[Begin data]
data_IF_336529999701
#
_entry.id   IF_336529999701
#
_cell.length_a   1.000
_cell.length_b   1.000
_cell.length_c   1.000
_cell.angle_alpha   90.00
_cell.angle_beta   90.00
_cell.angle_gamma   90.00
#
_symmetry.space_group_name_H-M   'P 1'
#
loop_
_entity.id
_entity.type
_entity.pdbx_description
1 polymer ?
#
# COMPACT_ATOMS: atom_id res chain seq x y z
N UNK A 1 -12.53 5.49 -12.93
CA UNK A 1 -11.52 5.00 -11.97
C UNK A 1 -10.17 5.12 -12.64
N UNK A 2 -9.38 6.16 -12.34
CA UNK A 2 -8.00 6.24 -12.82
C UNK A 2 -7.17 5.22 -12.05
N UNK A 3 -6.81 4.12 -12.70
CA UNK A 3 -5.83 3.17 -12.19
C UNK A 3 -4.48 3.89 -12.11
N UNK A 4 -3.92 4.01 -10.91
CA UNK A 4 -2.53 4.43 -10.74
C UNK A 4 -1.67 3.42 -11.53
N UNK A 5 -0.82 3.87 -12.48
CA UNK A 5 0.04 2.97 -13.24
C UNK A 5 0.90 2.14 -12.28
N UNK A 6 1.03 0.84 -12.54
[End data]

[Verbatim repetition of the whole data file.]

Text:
data_IF_336529999701
#
_entry.id   IF_336529999701
#
_cell.length_a   1.000
_cell.length_b   1.000
_cell.length_c   1.000
_cell.angle_alpha   90.00
_cell.angle_beta   90.00
_cell.angle_gamma   90.00
#
_symmetry.space_group_name_H-M   'P 1'
#
loop_
_entity.id
_entity.type
_entity.pdbx_description
1 polymer ?
#
# COMPACT_ATOMS: atom_id res chain seq x y z
N UNK A 1 -12.53 5.49 -12.93
CA UNK A 1 -11.52 5.00 -11.97
C UNK A 1 -10.17 5.12 -12.64
N UNK A 2 -9.38 6.16 -12.34
CA UNK A 2 -8.00 6.24 -12.82
C UNK A 2 -7.17 5.22 -12.05
N UNK A 3 -6.81 4.12 -12.70
CA UNK A 3 -5.83 3.17 -12.19
C UNK A 3 -4.48 3.89 -12.11
N UNK A 4 -3.92 4.01 -10.91
CA UNK A 4 -2.53 4.43 -10.74
C UNK A 4 -1.67 3.42 -11.53
N UNK A 5 -0.82 3.87 -12.48
CA UNK A 5 0.04 2.97 -13.24
C UNK A 5 0.90 2.14 -12.28
N UNK A 6 1.03 0.84 -12.54